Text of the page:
Definitely. So, one, first off how Scott's career coaching works is, very first thing he does is establishes what your strengths are and things like, so what your strengths are is basically obviously things you're naturally good at, that is applied to the word strength. But also, I think, tell me if you disagree with me, but I think things that you're passionate about also aligned into strengths. That is basically, what Scott basically does is, he tries to... he puts you through all these Strengths Finder tests, or I shouldn't say he because it's more than just Happen To Your Career, more than just Scott. But they put you through these strength finding tests. And what they're doing is trying to identify a career that you will excel most in. So something that is naturally good for you. So when you get into this career, you flourish as opposed to working against something, working against your weaknesses, I guess. So that's the first step that we identified. And we kind of develop the picture of the type of career that I want to go after. And another thing, tell me if you disagree with this, some I learned for myself as we're going through pursuing a career, at first we had a very defined I want to go after this, I had a very defined I want to become a solar engineer. But then I learned even though, solar is awesome, I learned that it's the analogy I use is like how I date people is, I like to have... I like to focus on, like important things, but still keep it broad like, I like to, if I'm going on out on a date with a girl I like to have, she has to be a very good person, that challenges me to be a better person. Like that's a very important relationship quality for me. I don't like that things like, she doesn't like the 40 Niners, we have the same kind of work. If you have a point where I would say like pointless dating standards like that, but the thing that I fear about having standards like that is essentially, I'll get to miss out on some, I'll probably miss out on some really awesome, non 40 Niner fans who can be a great person to date. And the same thing with a job. Like, I think I learned to focus on what is really, really important in job fit, but then be kind of open minded about the things that are super important. One of the challenges is finding exactly what those important things are, which Scott helps a ton out with. And I think that was the first stage of my career.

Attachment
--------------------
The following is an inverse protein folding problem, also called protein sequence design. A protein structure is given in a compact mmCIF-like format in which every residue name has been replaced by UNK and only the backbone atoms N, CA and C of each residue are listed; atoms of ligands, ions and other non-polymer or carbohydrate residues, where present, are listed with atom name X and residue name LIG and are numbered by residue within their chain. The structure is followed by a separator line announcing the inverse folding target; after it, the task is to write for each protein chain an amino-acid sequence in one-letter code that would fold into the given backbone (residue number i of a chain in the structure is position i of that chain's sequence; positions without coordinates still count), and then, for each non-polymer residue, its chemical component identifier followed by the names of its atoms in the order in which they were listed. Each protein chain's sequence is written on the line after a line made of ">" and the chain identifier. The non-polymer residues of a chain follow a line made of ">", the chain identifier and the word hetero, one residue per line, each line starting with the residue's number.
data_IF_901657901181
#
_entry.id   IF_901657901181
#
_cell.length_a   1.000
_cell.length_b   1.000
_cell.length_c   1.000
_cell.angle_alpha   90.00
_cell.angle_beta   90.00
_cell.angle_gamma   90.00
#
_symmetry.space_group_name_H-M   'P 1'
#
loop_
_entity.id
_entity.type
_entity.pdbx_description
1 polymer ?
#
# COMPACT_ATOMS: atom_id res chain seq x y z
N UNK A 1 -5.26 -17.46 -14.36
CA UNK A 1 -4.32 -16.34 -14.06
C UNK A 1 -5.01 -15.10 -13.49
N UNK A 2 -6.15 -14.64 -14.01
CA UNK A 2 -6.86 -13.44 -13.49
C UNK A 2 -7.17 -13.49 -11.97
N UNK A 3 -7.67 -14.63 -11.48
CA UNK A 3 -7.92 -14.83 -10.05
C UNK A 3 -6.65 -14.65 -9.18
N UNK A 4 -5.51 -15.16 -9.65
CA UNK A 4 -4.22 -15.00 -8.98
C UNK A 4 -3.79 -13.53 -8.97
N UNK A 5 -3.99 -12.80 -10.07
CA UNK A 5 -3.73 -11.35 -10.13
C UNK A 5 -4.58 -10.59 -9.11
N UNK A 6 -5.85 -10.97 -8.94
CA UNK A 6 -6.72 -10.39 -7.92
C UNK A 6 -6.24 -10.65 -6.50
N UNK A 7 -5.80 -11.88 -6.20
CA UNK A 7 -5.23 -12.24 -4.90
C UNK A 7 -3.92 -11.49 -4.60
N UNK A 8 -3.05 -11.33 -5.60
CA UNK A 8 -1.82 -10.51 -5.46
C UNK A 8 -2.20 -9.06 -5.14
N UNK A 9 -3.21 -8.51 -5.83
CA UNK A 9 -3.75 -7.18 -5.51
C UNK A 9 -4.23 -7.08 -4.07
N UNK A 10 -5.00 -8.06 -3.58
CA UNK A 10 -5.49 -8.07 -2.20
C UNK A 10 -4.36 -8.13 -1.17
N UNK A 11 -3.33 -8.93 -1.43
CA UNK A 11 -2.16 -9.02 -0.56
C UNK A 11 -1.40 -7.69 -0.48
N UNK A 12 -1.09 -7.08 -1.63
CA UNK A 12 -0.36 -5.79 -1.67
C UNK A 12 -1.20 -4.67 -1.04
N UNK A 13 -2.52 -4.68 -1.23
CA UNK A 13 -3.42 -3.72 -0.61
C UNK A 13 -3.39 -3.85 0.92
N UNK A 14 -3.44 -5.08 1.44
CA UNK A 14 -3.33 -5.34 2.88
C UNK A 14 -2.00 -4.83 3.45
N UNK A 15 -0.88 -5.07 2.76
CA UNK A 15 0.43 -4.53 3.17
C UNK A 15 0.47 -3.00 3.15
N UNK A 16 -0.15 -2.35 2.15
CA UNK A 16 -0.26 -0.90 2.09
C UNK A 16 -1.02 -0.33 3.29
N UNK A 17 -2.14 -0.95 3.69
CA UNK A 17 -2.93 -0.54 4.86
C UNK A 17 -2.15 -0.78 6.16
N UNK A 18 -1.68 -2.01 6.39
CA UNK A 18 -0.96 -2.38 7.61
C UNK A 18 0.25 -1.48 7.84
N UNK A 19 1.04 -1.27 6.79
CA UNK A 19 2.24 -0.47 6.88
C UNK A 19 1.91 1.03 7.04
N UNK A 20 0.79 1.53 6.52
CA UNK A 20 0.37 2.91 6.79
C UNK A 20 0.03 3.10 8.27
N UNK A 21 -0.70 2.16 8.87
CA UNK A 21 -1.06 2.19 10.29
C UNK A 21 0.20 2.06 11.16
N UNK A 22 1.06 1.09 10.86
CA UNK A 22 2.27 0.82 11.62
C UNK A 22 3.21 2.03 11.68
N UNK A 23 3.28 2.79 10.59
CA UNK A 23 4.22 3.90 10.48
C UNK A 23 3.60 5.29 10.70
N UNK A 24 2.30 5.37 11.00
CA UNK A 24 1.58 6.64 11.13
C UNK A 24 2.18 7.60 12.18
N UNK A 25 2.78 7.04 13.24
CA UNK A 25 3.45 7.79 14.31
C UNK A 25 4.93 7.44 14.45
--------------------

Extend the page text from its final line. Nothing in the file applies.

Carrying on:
Scott Anthony Barlow 21:33